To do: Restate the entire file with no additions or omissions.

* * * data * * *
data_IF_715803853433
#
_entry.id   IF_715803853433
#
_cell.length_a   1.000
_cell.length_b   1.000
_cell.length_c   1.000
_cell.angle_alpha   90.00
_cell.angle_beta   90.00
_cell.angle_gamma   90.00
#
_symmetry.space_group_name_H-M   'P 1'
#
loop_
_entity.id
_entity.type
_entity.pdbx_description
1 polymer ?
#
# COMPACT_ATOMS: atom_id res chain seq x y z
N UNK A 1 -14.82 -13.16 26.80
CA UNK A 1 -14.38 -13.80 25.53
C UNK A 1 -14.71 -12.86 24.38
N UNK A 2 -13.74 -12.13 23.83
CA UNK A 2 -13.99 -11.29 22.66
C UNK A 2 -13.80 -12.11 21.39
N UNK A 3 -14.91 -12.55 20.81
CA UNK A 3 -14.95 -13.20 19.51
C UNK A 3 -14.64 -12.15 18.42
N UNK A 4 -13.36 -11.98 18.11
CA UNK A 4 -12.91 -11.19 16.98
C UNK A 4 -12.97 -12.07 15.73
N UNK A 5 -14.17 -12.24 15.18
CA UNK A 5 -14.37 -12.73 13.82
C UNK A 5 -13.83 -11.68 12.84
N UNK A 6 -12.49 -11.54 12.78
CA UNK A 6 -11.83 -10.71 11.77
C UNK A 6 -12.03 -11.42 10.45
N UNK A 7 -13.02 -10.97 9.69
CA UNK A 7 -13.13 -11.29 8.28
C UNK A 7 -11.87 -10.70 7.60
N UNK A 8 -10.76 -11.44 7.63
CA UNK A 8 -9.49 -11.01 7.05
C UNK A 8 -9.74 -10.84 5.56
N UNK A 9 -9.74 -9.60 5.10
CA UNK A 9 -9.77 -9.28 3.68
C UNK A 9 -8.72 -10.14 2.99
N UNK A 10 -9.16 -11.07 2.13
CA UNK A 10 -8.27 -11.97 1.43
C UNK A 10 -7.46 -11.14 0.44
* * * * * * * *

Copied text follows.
data_IF_715803853433
#
_entry.id   IF_715803853433
#
_cell.length_a   1.000
_cell.length_b   1.000
_cell.length_c   1.000
_cell.angle_alpha   90.00
_cell.angle_beta   90.00
_cell.angle_gamma   90.00
#
_symmetry.space_group_name_H-M   'P 1'
#
loop_
_entity.id
_entity.type
_entity.pdbx_description
1 polymer ?
#
# COMPACT_ATOMS: atom_id res chain seq x y z
N UNK A 1 -14.82 -13.16 26.80
CA UNK A 1 -14.38 -13.80 25.53
C UNK A 1 -14.71 -12.86 24.38
N UNK A 2 -13.74 -12.13 23.83
CA UNK A 2 -13.99 -11.29 22.66
C UNK A 2 -13.80 -12.11 21.39
N UNK A 3 -14.91 -12.55 20.81
CA UNK A 3 -14.95 -13.20 19.51
C UNK A 3 -14.64 -12.15 18.42
N UNK A 4 -13.36 -11.98 18.11
CA UNK A 4 -12.91 -11.19 16.98
C UNK A 4 -12.97 -12.07 15.73
N UNK A 5 -14.17 -12.24 15.18
CA UNK A 5 -14.37 -12.73 13.82
C UNK A 5 -13.83 -11.68 12.84
N UNK A 6 -12.49 -11.54 12.78
CA UNK A 6 -11.83 -10.71 11.77
C UNK A 6 -12.03 -11.42 10.45
N UNK A 7 -13.02 -10.97 9.69
CA UNK A 7 -13.13 -11.29 8.28
C UNK A 7 -11.87 -10.70 7.60
N UNK A 8 -10.76 -11.44 7.63
CA UNK A 8 -9.49 -11.01 7.05
C UNK A 8 -9.74 -10.84 5.56
N UNK A 9 -9.74 -9.60 5.10
CA UNK A 9 -9.77 -9.28 3.68
C UNK A 9 -8.72 -10.14 2.99
N UNK A 10 -9.16 -11.07 2.13
CA UNK A 10 -8.27 -11.97 1.43
C UNK A 10 -7.46 -11.14 0.44